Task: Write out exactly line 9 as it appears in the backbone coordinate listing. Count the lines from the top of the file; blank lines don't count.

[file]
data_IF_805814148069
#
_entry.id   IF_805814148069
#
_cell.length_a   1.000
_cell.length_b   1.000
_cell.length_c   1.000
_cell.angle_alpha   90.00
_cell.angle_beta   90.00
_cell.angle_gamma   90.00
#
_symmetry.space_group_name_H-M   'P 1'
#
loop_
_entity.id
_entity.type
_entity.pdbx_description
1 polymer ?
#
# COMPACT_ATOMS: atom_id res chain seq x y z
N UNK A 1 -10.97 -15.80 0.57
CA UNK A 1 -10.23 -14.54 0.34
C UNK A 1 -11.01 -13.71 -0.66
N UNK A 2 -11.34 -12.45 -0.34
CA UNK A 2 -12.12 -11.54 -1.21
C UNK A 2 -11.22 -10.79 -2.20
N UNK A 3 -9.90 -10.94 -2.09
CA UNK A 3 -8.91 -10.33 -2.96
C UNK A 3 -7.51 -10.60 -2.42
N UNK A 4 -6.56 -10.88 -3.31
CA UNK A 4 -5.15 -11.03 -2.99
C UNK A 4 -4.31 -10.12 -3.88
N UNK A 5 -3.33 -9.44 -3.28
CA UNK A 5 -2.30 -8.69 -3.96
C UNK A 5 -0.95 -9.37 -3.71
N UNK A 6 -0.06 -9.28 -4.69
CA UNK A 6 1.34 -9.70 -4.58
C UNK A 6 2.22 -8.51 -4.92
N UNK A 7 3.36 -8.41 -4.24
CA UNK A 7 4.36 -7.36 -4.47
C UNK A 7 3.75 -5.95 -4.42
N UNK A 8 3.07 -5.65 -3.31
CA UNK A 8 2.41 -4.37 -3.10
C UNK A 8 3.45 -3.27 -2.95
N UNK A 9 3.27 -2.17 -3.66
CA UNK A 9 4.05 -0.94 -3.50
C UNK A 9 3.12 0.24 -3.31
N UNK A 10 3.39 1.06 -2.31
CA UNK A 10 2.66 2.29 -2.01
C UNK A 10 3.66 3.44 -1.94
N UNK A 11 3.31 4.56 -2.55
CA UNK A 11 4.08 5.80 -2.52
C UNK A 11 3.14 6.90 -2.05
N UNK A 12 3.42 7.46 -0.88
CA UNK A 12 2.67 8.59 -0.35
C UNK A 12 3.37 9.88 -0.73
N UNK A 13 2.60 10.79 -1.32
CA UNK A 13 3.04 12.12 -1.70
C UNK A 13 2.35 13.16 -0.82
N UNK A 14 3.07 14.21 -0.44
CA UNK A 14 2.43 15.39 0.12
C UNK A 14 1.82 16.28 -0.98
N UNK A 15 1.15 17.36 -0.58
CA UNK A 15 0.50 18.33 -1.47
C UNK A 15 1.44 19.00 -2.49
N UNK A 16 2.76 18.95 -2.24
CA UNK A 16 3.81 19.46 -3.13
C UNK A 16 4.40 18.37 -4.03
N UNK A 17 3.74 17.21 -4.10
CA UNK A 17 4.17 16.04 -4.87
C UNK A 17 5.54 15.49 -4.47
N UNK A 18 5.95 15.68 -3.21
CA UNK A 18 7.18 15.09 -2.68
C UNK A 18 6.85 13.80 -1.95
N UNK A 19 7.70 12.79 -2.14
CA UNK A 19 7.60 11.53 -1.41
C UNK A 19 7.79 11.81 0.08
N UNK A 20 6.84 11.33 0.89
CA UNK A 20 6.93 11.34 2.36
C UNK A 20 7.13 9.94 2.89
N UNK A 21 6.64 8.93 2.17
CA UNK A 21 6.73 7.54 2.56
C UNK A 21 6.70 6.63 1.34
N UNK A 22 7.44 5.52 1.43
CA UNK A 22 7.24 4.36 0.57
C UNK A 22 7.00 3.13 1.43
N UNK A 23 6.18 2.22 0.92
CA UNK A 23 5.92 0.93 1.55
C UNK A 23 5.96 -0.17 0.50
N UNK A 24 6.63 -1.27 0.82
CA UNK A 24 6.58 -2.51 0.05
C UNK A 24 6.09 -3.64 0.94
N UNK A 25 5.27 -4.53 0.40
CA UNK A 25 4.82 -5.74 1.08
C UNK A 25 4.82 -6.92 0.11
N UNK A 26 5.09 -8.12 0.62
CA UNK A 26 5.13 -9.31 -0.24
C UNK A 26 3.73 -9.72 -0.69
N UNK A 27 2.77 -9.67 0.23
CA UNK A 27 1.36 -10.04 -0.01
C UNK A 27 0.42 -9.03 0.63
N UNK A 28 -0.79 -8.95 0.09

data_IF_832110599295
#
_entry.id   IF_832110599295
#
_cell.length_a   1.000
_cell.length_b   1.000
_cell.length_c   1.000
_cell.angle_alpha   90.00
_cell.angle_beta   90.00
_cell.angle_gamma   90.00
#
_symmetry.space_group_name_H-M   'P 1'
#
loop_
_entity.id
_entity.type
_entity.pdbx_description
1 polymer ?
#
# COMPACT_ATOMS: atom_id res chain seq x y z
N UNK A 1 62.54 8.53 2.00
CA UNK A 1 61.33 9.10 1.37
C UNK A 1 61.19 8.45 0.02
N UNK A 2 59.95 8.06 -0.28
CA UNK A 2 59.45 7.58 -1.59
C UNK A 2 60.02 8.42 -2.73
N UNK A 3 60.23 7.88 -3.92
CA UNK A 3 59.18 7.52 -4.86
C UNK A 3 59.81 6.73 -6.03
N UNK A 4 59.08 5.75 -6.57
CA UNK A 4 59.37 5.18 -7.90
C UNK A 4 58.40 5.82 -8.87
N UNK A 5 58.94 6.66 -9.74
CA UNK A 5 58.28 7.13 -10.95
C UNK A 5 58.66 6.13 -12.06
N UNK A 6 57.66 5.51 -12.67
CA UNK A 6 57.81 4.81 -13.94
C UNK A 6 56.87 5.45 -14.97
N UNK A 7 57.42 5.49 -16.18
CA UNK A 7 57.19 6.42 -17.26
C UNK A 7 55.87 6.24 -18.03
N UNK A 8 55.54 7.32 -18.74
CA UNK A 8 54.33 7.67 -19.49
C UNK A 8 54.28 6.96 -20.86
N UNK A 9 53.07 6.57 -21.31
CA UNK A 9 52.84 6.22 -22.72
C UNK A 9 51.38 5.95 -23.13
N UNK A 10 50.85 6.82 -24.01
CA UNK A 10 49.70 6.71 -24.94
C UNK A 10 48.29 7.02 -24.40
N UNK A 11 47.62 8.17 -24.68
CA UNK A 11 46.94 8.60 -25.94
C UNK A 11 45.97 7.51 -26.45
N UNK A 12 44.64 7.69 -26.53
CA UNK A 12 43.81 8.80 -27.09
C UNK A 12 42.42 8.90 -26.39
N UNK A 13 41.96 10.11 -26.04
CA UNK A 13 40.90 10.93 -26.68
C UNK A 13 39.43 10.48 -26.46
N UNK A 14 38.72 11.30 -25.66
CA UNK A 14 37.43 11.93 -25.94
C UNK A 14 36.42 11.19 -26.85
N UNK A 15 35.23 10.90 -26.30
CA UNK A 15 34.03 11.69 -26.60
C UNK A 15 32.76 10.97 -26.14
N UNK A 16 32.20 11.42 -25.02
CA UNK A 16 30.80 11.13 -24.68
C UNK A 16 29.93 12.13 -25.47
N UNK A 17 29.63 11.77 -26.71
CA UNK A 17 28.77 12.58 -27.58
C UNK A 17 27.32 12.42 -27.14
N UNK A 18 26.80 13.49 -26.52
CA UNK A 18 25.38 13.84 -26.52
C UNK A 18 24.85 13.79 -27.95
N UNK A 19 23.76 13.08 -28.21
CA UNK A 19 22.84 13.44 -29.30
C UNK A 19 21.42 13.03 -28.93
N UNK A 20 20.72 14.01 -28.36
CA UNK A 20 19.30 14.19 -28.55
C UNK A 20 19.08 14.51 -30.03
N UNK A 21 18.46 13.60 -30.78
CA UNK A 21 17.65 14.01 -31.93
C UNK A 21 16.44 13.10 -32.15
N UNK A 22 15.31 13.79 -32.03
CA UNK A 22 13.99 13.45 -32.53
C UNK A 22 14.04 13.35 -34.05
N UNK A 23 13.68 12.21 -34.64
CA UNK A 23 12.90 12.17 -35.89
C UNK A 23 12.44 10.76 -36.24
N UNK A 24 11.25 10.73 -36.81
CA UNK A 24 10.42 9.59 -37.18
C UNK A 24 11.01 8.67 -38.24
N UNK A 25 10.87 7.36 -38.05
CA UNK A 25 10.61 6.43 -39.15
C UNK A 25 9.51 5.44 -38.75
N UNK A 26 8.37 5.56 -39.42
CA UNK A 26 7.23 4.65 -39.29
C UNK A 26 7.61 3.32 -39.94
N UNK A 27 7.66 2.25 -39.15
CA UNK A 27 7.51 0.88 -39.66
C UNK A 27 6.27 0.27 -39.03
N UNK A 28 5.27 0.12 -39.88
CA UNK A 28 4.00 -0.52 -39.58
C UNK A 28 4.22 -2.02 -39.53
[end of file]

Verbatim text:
_cell.angle_beta   90.00